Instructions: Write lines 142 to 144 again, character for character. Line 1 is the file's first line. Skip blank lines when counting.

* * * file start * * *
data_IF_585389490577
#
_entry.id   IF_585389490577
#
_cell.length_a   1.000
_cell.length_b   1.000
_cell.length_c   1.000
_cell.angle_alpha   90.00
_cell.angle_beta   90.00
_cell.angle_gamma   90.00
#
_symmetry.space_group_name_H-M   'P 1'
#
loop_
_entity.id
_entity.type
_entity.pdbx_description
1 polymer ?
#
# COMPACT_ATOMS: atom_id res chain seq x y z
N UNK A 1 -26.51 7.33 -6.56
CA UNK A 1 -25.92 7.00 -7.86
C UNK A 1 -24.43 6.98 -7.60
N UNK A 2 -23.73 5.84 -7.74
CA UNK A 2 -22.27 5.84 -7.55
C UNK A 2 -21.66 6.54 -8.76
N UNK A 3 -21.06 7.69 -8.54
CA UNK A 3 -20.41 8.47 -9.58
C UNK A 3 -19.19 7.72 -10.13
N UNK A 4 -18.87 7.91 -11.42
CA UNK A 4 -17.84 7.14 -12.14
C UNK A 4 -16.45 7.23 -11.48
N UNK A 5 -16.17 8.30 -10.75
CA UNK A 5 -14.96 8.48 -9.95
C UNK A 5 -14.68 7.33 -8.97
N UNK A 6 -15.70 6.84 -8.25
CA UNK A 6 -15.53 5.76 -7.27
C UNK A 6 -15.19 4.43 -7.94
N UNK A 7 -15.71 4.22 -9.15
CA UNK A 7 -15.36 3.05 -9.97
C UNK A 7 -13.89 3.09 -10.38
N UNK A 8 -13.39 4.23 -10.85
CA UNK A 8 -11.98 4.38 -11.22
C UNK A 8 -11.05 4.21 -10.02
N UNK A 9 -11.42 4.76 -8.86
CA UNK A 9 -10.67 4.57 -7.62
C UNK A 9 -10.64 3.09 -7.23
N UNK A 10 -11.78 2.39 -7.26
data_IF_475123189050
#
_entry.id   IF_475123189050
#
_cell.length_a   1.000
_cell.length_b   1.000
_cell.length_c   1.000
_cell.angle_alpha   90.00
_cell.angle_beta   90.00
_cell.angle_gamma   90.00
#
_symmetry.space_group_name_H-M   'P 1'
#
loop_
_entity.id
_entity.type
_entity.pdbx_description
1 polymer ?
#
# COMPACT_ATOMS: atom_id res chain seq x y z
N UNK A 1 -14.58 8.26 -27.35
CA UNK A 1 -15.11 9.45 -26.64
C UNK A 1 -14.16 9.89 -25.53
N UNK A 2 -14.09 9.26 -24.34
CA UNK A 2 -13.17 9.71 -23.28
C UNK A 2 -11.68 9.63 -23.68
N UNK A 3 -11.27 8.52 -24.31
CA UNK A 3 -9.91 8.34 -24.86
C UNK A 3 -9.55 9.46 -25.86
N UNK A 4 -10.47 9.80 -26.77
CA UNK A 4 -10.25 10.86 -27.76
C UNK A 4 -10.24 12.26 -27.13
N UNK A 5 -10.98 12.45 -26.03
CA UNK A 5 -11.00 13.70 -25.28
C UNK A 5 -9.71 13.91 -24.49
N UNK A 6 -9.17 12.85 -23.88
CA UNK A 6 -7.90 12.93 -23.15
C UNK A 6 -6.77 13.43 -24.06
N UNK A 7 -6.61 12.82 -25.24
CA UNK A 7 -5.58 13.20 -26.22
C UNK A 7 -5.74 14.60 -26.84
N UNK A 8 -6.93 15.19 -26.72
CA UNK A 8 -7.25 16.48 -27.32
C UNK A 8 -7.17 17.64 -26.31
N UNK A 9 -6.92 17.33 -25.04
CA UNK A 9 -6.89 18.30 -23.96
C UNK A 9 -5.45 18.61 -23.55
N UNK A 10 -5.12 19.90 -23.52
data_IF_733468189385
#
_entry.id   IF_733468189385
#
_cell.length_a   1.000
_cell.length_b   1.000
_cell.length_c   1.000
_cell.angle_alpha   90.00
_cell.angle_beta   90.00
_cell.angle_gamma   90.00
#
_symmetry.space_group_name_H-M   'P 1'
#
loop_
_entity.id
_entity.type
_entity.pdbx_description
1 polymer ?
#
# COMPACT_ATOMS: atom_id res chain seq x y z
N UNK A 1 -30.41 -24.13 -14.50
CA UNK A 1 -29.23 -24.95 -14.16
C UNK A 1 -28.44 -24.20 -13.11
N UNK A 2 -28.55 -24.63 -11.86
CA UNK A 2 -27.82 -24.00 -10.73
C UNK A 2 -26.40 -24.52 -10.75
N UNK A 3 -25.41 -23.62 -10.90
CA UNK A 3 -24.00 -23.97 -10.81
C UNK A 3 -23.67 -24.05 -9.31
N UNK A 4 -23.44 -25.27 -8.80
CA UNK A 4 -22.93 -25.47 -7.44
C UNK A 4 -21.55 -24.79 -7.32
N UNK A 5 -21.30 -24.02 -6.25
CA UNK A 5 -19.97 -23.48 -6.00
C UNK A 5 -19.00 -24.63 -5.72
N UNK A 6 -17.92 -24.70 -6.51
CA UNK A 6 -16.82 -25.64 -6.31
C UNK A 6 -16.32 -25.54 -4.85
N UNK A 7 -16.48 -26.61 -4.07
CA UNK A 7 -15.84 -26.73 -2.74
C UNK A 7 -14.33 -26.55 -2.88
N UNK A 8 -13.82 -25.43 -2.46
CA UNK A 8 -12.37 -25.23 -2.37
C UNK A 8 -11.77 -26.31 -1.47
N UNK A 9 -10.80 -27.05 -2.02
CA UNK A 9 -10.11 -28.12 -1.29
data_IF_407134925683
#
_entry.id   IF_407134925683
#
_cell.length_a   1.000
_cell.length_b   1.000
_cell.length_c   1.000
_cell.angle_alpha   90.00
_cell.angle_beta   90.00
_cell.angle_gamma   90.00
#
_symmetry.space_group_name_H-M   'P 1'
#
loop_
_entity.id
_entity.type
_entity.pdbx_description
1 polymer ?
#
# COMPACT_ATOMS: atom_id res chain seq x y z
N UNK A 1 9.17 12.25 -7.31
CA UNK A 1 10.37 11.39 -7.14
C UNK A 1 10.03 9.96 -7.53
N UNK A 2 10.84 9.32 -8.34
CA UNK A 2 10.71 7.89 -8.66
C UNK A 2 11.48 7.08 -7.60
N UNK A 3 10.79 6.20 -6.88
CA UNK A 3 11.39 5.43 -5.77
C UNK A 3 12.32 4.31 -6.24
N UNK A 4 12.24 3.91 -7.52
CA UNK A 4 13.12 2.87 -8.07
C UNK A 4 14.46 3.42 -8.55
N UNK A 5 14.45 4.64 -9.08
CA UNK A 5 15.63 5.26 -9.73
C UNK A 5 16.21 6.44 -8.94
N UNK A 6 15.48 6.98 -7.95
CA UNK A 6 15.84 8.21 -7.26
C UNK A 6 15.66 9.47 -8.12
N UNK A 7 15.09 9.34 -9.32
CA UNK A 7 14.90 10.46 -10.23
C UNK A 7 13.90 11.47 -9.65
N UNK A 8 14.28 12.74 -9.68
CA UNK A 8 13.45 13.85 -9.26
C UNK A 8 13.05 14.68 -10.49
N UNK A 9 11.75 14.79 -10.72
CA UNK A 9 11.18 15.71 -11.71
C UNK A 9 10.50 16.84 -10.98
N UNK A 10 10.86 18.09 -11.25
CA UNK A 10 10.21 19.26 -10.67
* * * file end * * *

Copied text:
CA UNK A 9 -10.11 -28.12 -1.29
data_IF_407134925683
#